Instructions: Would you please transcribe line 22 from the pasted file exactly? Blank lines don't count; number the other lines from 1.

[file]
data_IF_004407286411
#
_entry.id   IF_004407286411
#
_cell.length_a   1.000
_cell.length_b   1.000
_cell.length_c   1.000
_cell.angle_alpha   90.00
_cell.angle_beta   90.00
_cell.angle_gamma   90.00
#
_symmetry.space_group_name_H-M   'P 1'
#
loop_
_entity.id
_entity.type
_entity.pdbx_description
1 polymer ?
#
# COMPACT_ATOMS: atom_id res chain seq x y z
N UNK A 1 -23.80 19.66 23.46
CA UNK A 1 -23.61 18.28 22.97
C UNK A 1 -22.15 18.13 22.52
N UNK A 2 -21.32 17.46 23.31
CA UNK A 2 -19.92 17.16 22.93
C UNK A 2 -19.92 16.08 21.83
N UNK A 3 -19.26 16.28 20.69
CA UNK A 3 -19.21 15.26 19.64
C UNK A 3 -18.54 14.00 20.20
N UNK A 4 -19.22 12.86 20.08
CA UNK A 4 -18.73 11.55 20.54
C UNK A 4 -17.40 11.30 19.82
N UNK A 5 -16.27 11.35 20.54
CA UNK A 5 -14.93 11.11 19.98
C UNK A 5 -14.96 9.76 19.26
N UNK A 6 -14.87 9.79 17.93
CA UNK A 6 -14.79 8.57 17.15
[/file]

CA UNK A 1 -23.61 18.28 22.97